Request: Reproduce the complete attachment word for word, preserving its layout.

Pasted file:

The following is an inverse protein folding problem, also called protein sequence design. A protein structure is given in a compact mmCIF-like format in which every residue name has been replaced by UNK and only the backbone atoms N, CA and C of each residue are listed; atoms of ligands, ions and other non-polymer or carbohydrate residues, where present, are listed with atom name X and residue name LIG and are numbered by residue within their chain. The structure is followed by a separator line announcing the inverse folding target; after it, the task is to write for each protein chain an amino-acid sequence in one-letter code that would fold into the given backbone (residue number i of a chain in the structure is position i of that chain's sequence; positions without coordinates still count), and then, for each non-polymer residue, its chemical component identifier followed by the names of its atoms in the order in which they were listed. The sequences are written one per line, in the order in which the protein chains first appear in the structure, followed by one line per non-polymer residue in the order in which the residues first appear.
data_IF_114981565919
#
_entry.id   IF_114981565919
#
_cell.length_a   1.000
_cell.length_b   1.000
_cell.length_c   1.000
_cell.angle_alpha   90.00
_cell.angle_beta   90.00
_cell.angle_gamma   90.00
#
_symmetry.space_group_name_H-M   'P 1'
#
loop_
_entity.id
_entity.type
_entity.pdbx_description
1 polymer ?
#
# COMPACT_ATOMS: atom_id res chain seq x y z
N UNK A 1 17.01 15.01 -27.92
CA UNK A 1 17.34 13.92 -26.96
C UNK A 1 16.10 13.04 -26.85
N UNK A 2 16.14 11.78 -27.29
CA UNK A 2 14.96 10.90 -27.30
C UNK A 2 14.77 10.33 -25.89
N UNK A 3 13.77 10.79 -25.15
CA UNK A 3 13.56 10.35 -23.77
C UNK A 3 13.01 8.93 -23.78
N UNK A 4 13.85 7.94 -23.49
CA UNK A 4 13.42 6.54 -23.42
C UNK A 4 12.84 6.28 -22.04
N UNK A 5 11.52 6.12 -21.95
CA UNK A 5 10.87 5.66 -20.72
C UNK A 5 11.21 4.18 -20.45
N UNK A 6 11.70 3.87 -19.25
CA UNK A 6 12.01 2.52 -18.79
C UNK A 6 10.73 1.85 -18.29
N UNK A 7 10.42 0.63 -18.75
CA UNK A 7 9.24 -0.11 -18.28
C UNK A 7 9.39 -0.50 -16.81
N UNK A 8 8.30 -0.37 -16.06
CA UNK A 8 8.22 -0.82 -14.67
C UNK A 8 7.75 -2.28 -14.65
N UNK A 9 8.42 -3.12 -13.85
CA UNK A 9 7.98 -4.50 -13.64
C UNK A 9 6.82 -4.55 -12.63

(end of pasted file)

The following is an inverse protein folding problem, also called protein sequence design. A protein structure is given in a compact mmCIF-like format in which every residue name has been replaced by UNK and only the backbone atoms N, CA and C of each residue are listed; atoms of ligands, ions and other non-polymer or carbohydrate residues, where present, are listed with atom name X and residue name LIG and are numbered by residue within their chain. The structure is followed by a separator line announcing the inverse folding target; after it, the task is to write for each protein chain an amino-acid sequence in one-letter code that would fold into the given backbone (residue number i of a chain in the structure is position i of that chain's sequence; positions without coordinates still count), and then, for each non-polymer residue, its chemical component identifier followed by the names of its atoms in the order in which they were listed. The sequences are written one per line, in the order in which the protein chains first appear in the structure, followed by one line per non-polymer residue in the order in which the residues first appear.
data_IF_114981565919
#
_entry.id   IF_114981565919
#
_cell.length_a   1.000
_cell.length_b   1.000
_cell.length_c   1.000
_cell.angle_alpha   90.00
_cell.angle_beta   90.00
_cell.angle_gamma   90.00
#
_symmetry.space_group_name_H-M   'P 1'
#
loop_
_entity.id
_entity.type
_entity.pdbx_description
1 polymer ?
#
# COMPACT_ATOMS: atom_id res chain seq x y z
N UNK A 1 17.01 15.01 -27.92
CA UNK A 1 17.34 13.92 -26.96
C UNK A 1 16.10 13.04 -26.85
N UNK A 2 16.14 11.78 -27.29
CA UNK A 2 14.96 10.90 -27.30
C UNK A 2 14.77 10.33 -25.89
N UNK A 3 13.77 10.79 -25.15
CA UNK A 3 13.56 10.35 -23.77
C UNK A 3 13.01 8.93 -23.78
N UNK A 4 13.85 7.94 -23.49
CA UNK A 4 13.42 6.54 -23.42
C UNK A 4 12.84 6.28 -22.04
N UNK A 5 11.52 6.12 -21.95
CA UNK A 5 10.87 5.66 -20.72
C UNK A 5 11.21 4.18 -20.45
N UNK A 6 11.70 3.87 -19.25
CA UNK A 6 12.01 2.52 -18.79
C UNK A 6 10.73 1.85 -18.29
N UNK A 7 10.42 0.63 -18.75
CA UNK A 7 9.24 -0.11 -18.28
C UNK A 7 9.39 -0.50 -16.81
N UNK A 8 8.30 -0.37 -16.06
CA UNK A 8 8.22 -0.82 -14.67
C UNK A 8 7.75 -2.28 -14.65
N UNK A 9 8.42 -3.12 -13.85
CA UNK A 9 7.98 -4.50 -13.64
C UNK A 9 6.82 -4.55 -12.63